We recommend Northwest Registered Agent

Our favorite feature about Northwest is they’ll let you use their office address throughout your LLC filing. This way, you can keep your address off public records.

They’ll also scan any mail sent to your LLC and upload it to your online account.

Northwest has excellent customer service, and they’re who we trust to be our own Registered Agent.

Special offer: Hire Northwest to form your LLC ($39 + state fee), and you'll get a free year of Registered Agent service.

(Why is Northwest the best? Read our Northwest Registered Agent review)

3. File an LLC Certificate of Organization

Articles of OrganizationTo start an LLC, you need to file the Connecticut Certificate of Organization. This is a one-time fee to create your LLC.

This gets filed with the Connecticut Secretary of State.

It costs $120 to file the Connecticut Certificate of Organization online.

If you want to file this yourself, see our step-by-step guide: Connecticut Certificate of Organization.

Or, you can hire a company to do it for you.

Need to save time? Hire a company to form your LLC:
Northwest ($39 + state fee) or LegalZoom ($149 + state fee)

(Learn why Northwest is #1 in Northwest vs LegalZoom)

4. Create a Connecticut LLC Operating Agreement

Operating AgreementAn Operating Agreement serves as a “companion” document to the Certificate of Organization.

The Certificate of Organization creates your LLC, and the Operating Agreement shows who owns the LLC.

Additionally, some banks require an Operating Agreement when you open an LLC bank account.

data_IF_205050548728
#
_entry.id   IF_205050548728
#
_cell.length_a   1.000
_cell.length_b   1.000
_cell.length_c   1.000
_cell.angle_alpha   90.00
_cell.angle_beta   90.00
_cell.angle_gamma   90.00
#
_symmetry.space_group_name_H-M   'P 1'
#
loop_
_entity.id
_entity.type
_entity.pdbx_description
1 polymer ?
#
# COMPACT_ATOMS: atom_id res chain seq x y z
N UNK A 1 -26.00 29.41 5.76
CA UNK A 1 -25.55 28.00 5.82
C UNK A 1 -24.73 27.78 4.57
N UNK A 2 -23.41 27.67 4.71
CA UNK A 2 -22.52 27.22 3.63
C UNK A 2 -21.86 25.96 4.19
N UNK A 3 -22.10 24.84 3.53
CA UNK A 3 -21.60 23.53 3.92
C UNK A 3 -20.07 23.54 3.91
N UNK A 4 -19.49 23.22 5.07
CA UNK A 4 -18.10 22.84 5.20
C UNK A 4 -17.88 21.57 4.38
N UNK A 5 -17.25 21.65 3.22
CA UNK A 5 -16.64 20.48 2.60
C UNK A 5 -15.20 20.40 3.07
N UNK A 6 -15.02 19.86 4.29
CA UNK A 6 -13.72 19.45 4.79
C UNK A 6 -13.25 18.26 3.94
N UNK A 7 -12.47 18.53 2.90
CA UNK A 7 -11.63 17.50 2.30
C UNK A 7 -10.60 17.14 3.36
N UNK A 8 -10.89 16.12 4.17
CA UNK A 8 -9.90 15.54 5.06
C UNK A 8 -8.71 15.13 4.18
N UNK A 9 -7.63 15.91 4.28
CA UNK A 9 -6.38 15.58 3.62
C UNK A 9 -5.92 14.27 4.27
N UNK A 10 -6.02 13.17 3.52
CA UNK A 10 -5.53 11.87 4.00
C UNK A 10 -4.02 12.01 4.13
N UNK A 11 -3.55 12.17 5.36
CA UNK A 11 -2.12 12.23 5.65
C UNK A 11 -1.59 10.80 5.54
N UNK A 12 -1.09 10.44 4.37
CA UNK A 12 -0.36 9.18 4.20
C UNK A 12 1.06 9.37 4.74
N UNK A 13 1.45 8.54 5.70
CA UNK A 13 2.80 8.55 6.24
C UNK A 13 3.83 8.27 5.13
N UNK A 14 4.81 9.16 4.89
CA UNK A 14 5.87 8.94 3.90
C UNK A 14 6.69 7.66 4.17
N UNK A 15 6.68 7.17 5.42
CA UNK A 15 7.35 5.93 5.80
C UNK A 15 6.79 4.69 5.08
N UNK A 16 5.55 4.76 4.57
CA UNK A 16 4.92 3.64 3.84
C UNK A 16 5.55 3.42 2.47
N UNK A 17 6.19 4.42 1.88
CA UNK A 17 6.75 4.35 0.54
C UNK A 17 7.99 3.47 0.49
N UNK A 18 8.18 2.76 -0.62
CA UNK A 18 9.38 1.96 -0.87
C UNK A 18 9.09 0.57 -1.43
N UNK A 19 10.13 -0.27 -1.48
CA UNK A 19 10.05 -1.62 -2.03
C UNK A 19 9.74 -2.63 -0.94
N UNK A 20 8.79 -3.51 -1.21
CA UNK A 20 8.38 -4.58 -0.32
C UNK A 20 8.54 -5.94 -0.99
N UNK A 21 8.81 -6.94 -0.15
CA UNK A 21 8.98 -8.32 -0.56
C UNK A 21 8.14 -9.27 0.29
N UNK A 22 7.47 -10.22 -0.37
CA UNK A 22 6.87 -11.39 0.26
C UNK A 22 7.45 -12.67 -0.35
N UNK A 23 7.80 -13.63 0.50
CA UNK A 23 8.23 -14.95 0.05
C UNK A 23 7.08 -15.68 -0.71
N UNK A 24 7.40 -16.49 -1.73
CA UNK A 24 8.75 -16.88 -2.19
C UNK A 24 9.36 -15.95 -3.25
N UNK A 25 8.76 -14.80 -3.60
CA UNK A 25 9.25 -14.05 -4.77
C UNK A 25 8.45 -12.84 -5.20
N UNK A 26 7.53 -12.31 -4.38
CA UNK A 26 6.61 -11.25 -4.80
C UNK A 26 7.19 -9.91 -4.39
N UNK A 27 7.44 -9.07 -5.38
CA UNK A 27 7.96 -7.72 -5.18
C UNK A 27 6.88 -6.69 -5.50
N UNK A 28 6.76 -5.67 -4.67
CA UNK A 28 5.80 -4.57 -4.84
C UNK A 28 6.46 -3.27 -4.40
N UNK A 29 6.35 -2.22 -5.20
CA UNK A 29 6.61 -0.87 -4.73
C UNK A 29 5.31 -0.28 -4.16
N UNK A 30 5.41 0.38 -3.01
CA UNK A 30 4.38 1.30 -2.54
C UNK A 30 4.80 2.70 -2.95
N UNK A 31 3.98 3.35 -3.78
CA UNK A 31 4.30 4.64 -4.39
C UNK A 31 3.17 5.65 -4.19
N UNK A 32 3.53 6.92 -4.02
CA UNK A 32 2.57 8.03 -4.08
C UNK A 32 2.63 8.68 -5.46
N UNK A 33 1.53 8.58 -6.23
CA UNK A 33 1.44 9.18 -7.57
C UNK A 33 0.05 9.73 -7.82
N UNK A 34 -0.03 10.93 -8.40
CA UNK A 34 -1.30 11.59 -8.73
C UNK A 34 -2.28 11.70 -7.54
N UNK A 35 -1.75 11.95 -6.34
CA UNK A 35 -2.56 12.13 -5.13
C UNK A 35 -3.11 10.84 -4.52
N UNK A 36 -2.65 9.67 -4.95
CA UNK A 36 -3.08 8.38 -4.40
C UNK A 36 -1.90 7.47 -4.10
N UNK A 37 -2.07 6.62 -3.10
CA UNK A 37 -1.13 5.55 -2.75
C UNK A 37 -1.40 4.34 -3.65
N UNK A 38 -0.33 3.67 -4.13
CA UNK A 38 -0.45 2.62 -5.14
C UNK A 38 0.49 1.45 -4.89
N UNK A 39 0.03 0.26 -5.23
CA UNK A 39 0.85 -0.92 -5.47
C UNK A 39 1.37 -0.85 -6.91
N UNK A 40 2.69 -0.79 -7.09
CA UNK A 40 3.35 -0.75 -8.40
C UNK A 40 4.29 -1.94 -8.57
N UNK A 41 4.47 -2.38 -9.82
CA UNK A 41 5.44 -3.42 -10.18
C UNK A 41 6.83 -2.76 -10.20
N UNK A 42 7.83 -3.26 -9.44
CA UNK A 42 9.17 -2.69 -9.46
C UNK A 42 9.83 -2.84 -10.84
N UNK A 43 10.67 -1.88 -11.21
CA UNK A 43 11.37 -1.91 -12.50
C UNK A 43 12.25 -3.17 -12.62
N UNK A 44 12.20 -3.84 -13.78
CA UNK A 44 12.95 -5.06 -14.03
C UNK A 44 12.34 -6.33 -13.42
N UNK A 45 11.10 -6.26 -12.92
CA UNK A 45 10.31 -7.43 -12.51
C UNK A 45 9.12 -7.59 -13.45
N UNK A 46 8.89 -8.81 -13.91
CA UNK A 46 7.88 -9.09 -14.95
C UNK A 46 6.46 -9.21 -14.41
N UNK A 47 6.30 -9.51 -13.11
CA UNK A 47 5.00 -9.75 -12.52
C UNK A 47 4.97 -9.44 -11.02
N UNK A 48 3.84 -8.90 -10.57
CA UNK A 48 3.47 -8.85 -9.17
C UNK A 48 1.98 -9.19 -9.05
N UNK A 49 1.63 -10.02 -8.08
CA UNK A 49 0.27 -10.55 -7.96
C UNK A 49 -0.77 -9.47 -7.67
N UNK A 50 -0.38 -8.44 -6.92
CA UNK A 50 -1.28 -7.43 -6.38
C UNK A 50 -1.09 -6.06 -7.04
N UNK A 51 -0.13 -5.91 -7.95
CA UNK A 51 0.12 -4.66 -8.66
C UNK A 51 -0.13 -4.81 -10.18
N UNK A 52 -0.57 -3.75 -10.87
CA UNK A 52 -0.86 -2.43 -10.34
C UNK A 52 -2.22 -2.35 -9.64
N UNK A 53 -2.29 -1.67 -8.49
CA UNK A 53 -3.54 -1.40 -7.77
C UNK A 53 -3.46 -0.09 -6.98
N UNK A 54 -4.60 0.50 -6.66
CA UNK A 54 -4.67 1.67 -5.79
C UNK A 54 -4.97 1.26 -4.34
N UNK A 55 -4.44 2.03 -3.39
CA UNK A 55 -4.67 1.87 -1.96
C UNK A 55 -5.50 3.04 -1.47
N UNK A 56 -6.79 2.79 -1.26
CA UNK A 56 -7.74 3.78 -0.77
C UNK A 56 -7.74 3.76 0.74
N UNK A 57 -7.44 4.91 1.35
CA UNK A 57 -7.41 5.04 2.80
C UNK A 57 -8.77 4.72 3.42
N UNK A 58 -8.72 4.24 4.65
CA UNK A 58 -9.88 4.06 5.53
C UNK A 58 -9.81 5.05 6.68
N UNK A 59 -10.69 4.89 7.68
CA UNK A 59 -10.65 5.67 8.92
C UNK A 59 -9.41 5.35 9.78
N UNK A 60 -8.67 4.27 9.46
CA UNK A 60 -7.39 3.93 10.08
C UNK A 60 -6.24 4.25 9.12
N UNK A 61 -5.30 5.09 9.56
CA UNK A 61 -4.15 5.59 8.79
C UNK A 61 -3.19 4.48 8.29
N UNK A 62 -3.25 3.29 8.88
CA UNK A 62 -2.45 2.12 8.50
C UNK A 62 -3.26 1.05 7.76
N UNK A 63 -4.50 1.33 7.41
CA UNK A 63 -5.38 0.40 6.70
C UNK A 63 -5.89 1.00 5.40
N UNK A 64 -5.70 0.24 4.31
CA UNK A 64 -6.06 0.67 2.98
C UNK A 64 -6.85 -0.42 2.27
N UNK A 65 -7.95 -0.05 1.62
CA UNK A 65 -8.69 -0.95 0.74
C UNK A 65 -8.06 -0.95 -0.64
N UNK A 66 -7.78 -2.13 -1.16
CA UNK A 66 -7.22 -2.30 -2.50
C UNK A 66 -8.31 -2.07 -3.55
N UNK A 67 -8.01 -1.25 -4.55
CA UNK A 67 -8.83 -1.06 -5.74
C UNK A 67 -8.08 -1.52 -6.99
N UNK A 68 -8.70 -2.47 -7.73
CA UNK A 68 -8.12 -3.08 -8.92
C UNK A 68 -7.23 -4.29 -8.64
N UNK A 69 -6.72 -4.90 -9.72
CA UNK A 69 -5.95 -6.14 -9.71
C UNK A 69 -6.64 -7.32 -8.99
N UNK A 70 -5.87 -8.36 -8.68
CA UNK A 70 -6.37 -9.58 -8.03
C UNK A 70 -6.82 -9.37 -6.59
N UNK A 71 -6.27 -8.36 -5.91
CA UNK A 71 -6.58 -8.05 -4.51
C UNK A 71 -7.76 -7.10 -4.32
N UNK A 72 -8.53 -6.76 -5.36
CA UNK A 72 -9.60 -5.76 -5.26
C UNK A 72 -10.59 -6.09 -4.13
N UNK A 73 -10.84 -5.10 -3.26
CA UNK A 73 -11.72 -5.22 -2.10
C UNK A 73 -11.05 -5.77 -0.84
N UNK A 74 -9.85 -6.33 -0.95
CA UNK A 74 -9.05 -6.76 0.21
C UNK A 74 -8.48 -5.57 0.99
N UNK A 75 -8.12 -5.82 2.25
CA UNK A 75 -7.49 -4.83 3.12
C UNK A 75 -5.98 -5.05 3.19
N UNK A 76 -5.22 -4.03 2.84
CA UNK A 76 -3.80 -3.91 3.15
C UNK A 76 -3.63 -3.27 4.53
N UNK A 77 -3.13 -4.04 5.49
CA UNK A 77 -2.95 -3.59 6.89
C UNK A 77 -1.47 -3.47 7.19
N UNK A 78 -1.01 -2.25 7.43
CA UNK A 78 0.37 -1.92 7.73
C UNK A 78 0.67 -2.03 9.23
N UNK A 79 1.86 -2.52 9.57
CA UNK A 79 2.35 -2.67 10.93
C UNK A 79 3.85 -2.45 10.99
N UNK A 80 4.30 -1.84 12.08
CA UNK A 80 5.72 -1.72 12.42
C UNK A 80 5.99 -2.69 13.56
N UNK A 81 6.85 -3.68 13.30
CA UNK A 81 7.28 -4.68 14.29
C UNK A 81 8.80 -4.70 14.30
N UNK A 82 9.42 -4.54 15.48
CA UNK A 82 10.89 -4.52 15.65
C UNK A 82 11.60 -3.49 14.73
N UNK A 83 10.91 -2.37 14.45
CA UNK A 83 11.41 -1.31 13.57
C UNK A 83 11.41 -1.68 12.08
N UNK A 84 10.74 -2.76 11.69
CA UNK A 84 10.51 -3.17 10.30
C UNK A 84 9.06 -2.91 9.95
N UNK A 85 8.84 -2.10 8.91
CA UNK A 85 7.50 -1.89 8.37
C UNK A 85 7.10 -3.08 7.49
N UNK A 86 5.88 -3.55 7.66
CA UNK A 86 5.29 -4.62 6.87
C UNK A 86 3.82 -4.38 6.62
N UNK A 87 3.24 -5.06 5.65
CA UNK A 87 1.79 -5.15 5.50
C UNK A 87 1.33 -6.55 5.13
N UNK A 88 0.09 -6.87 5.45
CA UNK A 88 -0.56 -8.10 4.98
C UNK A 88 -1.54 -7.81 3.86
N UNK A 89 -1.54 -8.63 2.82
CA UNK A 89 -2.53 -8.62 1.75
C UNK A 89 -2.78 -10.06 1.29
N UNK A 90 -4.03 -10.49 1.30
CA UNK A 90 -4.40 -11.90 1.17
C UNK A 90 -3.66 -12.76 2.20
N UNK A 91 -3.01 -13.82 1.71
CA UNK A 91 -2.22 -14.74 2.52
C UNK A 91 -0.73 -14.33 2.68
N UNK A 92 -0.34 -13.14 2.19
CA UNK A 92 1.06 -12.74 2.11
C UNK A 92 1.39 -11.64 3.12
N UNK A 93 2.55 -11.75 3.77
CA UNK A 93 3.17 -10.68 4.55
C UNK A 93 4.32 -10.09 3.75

And having an Operating Agreement will be very helpful if you ever end up in court. Reason being, it helps prove that your LLC is being run properly.

That’s why we recommend that all LLCs have an Operating Agreement – including Single-Member LLCs.

Furthermore, an Operating Agreement is an “internal document“. Meaning, you don’t need to file it with the state or the IRS (Internal Revenue Service). Just keep a copy with your business records.

You can download a free template below.

Then, learn how to fill it out by watching our step-by-step Connecticut Operating Agreement video.

Download a free LLC Operating Agreement:
Member-managed: Google DocWordPDF
Manager-managed: Google DocWord

(What's better? See Member-managed vs Manager-managed LLC)

5. Get an EIN for your LLC

The next step is to get a Connecticut EIN Number from the IRS for your LLC.

Note: An EIN Number is also called a Federal Tax ID Number or Federal Employer Identification Number.

EIN Number for an LLCAn EIN Number is used to:

  • identify your LLC for tax purposes
  • open a business bank account
  • apply for business licenses and permits
How much does an EIN cost?

Getting an EIN Number from the IRS is completely free.

How long does it take to get an EIN?

If you apply online, it takes 15 minutes.

If you apply by mail or fax, it can take 1-3 months.